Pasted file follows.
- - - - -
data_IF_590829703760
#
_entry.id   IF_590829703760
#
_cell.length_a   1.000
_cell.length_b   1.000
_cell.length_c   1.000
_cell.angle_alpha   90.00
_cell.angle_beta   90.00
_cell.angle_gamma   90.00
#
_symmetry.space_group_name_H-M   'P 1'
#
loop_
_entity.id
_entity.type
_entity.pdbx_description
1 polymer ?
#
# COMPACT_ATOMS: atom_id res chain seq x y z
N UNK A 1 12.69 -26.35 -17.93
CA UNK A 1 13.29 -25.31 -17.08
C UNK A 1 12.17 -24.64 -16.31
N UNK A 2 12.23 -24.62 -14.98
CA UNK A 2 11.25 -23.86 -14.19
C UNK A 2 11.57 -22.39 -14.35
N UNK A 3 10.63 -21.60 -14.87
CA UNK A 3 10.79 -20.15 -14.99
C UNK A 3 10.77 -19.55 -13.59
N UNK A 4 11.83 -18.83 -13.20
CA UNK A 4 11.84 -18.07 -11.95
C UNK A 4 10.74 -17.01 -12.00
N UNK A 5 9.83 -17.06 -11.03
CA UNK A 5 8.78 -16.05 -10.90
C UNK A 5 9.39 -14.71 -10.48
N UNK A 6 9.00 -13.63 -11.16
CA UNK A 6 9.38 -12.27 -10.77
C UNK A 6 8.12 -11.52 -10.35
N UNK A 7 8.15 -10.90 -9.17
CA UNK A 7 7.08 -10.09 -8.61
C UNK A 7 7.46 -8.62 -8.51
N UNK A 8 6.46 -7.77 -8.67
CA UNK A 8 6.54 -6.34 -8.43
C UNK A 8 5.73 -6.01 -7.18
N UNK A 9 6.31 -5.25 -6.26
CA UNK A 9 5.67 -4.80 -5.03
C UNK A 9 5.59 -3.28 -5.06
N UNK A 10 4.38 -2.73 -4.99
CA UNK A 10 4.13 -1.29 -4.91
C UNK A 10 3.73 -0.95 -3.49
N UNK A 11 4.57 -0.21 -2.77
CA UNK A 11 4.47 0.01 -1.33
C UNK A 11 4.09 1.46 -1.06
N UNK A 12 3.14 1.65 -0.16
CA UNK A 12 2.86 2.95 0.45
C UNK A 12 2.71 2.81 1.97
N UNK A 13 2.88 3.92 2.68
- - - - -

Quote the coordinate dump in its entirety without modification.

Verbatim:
data_IF_590829703760
#
_entry.id   IF_590829703760
#
_cell.length_a   1.000
_cell.length_b   1.000
_cell.length_c   1.000
_cell.angle_alpha   90.00
_cell.angle_beta   90.00
_cell.angle_gamma   90.00
#
_symmetry.space_group_name_H-M   'P 1'
#
loop_
_entity.id
_entity.type
_entity.pdbx_description
1 polymer ?
#
# COMPACT_ATOMS: atom_id res chain seq x y z
N UNK A 1 12.69 -26.35 -17.93
CA UNK A 1 13.29 -25.31 -17.08
C UNK A 1 12.17 -24.64 -16.31
N UNK A 2 12.23 -24.62 -14.98
CA UNK A 2 11.25 -23.86 -14.19
C UNK A 2 11.57 -22.39 -14.35
N UNK A 3 10.63 -21.60 -14.87
CA UNK A 3 10.79 -20.15 -14.99
C UNK A 3 10.77 -19.55 -13.59
N UNK A 4 11.83 -18.83 -13.20
CA UNK A 4 11.84 -18.07 -11.95
C UNK A 4 10.74 -17.01 -12.00
N UNK A 5 9.83 -17.06 -11.03
CA UNK A 5 8.78 -16.05 -10.90
C UNK A 5 9.39 -14.71 -10.48
N UNK A 6 9.00 -13.63 -11.16
CA UNK A 6 9.38 -12.27 -10.77
C UNK A 6 8.12 -11.52 -10.35
N UNK A 7 8.15 -10.90 -9.17
CA UNK A 7 7.08 -10.09 -8.61
C UNK A 7 7.46 -8.62 -8.51
N UNK A 8 6.46 -7.77 -8.67
CA UNK A 8 6.54 -6.34 -8.43
C UNK A 8 5.73 -6.01 -7.18
N UNK A 9 6.31 -5.25 -6.26
CA UNK A 9 5.67 -4.80 -5.03
C UNK A 9 5.59 -3.28 -5.06
N UNK A 10 4.38 -2.73 -4.99
CA UNK A 10 4.13 -1.29 -4.91
C UNK A 10 3.73 -0.95 -3.49
N UNK A 11 4.57 -0.21 -2.77
CA UNK A 11 4.47 0.01 -1.33
C UNK A 11 4.09 1.46 -1.06
N UNK A 12 3.14 1.65 -0.16
CA UNK A 12 2.86 2.95 0.45
C UNK A 12 2.71 2.81 1.97
N UNK A 13 2.88 3.92 2.68